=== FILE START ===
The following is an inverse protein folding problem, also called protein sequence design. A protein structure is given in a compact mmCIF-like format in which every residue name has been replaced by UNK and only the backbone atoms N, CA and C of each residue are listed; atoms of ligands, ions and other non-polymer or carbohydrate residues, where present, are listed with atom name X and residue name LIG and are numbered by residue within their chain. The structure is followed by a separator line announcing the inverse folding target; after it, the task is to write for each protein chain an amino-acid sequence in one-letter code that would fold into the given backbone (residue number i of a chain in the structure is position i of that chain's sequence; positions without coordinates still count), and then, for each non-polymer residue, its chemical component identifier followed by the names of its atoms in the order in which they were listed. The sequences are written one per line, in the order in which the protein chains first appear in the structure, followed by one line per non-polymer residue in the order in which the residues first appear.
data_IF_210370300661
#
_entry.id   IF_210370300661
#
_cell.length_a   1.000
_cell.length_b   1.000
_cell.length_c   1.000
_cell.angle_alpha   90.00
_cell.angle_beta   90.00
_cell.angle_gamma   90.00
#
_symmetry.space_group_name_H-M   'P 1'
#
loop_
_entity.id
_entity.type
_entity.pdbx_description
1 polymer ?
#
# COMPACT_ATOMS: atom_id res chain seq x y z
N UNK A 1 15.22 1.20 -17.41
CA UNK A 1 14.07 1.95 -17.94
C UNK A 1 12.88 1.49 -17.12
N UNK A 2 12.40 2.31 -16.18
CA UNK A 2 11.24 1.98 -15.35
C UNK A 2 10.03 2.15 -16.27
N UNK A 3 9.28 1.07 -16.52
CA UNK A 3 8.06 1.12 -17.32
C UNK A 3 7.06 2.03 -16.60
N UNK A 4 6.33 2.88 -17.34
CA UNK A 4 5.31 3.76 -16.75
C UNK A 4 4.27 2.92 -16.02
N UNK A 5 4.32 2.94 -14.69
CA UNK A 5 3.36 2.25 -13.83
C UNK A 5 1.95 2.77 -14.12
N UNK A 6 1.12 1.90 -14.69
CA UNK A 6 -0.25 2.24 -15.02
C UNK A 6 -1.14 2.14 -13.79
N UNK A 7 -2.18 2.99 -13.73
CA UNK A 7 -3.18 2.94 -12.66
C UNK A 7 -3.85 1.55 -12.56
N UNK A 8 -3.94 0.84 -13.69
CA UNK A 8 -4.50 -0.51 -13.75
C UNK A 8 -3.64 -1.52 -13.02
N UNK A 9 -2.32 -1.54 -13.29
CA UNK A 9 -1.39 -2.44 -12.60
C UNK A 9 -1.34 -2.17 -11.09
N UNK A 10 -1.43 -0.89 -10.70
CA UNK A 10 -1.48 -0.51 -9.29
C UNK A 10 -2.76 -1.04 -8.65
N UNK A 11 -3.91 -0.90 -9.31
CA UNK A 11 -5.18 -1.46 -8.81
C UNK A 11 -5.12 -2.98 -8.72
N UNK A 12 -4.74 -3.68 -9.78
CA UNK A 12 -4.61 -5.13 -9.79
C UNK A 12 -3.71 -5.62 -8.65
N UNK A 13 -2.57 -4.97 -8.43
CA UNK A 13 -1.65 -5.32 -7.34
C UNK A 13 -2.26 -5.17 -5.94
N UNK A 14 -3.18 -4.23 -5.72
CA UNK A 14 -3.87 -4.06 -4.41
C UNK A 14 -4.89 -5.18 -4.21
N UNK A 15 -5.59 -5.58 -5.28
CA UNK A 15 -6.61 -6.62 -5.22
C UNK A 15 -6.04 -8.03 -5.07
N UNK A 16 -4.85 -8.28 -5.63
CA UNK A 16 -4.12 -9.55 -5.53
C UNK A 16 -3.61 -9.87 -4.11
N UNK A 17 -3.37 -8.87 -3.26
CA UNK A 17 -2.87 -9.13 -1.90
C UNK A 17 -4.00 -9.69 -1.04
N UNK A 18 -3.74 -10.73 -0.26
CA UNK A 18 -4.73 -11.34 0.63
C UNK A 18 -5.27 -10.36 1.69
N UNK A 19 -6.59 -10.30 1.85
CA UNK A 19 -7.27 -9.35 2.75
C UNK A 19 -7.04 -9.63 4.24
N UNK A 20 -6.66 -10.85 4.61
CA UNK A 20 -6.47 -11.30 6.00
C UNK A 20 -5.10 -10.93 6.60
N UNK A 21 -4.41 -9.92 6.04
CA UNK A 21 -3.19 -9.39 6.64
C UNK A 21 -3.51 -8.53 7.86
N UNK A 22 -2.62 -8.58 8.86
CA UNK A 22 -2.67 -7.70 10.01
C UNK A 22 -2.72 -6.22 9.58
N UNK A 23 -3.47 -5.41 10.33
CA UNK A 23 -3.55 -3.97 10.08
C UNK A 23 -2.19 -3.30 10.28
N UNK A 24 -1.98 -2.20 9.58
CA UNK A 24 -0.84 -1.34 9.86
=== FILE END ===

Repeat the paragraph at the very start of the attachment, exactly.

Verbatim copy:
The following is an inverse protein folding problem, also called protein sequence design. A protein structure is given in a compact mmCIF-like format in which every residue name has been replaced by UNK and only the backbone atoms N, CA and C of each residue are listed; atoms of ligands, ions and other non-polymer or carbohydrate residues, where present, are listed with atom name X and residue name LIG and are numbered by residue within their chain. The structure is followed by a separator line announcing the inverse folding target; after it, the task is to write for each protein chain an amino-acid sequence in one-letter code that would fold into the given backbone (residue number i of a chain in the structure is position i of that chain's sequence; positions without coordinates still count), and then, for each non-polymer residue, its chemical component identifier followed by the names of its atoms in the order in which they were listed. The sequences are written one per line, in the order in which the protein chains first appear in the structure, followed by one line per non-polymer residue in the order in which the residues first appear.